The Government is desperately attempting to halt a rebellion which could derail the repeal bill.
Theresa May has claimed rebels risk putting Jeremy Corbyn into Number 10 if they back Labour’s attempts to influence the bill – officially called the European Union Withdrawal Bill.
The bill faces the first round of parliamentary scrutiny on Thursday as MPs return to Westminster following the summer recess.
Pro-EU Tories have warned the aggressive whipping operation could backfire and damage May’s already weakened leadership. It could take only seven to vote against the Government, although it is more likely around 20 would be required for them to be defeated
May said: ‘Since Parliament broke for summer the Government has been working hard to deliver a successful Brexit.
‘The series of papers we are publishing have provided further detail on the deep and special partnership we want, we’ve had frank negotiations with the Commission, and we’ve travelled the globe to establish the trading relationships of the future.
‘Now it is time for Parliament to play its part. The Repeal Bill delivers the result of the referendum by ending the direct role of the EU in UK law, but it is also the single most important step we can take to prevent a cliff-edge for people and businesses, because it transfers laws and provides legal continuity.
‘We have made time for proper Parliamentary scrutiny of Brexit legislation and welcome the contributions of MPs from across the House.
‘But for us to grasp the great prize ahead of us, that contribution must fit with our shared aim: to help Britain make a success of Brexit and become that great global country we know we can be.’
Writing in the Sunday Telegraph First Secretary of State Damian Green also warned Tory rank and file not to turn on the Government: ‘No Conservative wants a bad Brexit deal, or to do anything that increases the threat of a Corbyn government.’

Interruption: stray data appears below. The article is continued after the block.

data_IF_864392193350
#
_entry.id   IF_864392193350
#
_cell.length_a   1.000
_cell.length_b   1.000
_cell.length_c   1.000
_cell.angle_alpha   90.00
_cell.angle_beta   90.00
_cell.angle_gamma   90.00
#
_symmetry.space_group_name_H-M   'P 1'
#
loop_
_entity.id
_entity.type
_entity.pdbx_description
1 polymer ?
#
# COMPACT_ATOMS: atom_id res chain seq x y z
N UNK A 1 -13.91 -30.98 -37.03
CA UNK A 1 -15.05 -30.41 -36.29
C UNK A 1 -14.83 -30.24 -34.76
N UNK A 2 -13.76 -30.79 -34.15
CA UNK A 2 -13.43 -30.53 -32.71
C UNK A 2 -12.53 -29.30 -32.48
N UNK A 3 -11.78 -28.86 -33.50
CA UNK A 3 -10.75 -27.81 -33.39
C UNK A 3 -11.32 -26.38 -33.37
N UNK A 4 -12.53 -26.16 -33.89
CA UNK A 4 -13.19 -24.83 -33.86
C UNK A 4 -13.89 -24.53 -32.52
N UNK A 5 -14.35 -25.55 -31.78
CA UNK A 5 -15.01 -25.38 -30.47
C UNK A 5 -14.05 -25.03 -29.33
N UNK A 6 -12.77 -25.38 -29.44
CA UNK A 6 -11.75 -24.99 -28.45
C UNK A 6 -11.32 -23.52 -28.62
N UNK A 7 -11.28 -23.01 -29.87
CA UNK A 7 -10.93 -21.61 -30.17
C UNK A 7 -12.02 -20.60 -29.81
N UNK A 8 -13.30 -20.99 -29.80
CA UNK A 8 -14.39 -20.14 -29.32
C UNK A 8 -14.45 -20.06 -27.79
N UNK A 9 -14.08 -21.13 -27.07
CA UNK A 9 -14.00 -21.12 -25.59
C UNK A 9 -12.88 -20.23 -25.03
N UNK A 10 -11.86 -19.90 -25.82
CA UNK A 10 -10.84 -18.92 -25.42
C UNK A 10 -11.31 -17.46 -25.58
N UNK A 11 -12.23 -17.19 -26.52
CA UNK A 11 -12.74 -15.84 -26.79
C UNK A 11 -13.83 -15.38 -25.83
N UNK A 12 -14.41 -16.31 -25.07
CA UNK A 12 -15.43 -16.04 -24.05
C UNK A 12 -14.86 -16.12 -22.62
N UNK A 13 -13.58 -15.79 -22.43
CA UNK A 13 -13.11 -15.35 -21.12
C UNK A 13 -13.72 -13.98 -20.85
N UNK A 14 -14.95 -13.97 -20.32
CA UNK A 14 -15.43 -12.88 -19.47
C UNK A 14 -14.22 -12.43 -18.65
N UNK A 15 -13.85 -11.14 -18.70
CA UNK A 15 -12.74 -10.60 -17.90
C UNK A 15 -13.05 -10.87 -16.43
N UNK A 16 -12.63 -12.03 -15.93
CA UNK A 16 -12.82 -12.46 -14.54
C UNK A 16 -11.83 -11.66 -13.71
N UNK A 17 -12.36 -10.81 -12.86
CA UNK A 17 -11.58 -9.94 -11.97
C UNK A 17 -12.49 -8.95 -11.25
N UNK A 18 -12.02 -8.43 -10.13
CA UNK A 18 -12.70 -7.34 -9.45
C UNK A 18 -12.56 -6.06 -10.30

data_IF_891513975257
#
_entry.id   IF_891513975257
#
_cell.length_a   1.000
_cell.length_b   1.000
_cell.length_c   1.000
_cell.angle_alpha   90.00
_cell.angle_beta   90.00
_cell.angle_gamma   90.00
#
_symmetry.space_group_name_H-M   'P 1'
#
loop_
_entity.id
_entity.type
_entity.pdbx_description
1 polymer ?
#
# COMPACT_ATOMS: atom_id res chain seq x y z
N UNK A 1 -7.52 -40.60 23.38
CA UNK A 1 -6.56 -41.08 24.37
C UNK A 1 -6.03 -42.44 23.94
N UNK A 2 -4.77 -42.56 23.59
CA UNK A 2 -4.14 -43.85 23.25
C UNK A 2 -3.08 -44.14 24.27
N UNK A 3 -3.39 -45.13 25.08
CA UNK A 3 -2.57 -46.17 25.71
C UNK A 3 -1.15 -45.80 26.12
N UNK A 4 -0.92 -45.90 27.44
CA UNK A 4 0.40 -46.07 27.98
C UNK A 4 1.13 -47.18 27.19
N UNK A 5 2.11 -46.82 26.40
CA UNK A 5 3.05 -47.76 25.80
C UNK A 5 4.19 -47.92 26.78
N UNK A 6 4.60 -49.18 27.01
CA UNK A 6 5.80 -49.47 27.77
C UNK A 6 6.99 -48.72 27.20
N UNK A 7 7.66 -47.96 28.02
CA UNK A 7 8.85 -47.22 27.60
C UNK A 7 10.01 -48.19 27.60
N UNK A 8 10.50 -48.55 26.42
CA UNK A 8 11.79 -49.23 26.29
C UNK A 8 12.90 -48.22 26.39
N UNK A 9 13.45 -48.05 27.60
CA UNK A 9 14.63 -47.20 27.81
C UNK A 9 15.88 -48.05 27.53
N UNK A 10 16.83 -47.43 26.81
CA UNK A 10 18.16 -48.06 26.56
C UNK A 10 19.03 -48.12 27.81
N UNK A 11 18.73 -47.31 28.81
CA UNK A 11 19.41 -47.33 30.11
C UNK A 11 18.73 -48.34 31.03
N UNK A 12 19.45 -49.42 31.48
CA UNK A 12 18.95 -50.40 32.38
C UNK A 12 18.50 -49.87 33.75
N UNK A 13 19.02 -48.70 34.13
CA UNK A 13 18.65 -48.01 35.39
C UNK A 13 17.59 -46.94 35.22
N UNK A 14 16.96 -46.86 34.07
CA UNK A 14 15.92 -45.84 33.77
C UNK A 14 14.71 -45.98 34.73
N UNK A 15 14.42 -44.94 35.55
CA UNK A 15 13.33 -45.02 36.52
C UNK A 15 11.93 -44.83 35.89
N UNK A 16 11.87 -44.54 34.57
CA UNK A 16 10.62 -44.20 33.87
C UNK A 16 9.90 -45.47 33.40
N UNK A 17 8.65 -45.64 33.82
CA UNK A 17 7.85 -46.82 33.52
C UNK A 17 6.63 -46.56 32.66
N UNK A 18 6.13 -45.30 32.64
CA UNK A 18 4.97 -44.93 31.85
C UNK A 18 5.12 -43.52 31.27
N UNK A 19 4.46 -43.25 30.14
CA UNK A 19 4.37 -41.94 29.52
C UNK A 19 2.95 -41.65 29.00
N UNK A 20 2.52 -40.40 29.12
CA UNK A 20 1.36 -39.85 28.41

But outspoken pro-Remain former minister Anna Soubry responded angrily to attempts to try to stop Tory MPs tabling or supporting amendments to the legislation, telling the Observer: ‘Any suggestion that this is in any way treacherous or supporting Jeremy Corbyn is outrageous.
‘It amounts to a trouncing of democracy and people will not accept it.’
She added: ‘People will be very alarmed. It will all backfire on them.’
In another sign of the difficulties May could face a senior Tory warned against plans in the Brexit Bill for ‘Henry VIII’ powers to change laws without full parliamentary scrutiny.
Former constitution minister John Penrose said there was a ‘delicate balance’ to be struck between the flexibility required to cope with Brexit and the ‘fundamental’ role of Parliament in scrutinising the changes.
He said: ‘The current draft of the Repeal Bill gives lots of power to ministers so we can deliver Brexit – which is essential – but it cuts Parliament’s role right down.
‘Ministers have already said they don’t want this Bill to be a ‘power grab’, so I’m sure they will listen and bring forward their own changes as the Bill goes through Parliament.’
Appearing on The Marr Show Brexit Secretary David Davis accused Brussels and its chief Brexit negotiator Michel Barnier of having a ‘silly’ approach to the talks on the UK’s withdrawal from the European Union.
He claimed the EU was trying to put pressure on the UK over the demands for a divorce fee, the subject of a bitter row during the latest round of talks.
He said: ‘They have set this up to try to create pressure on us, on money … that’s what it’s about, they are trying to play time against money.’
He added that chief EU Brexit negotiator Barnier ‘wants to put pressure on us, which is why the stance this week in the press conference – bluntly, I think it looked a bit silly because there plainly were things that we had achieved’.
Barnier hit out at Britain’s Brexit team last week complaining of a lack of progress.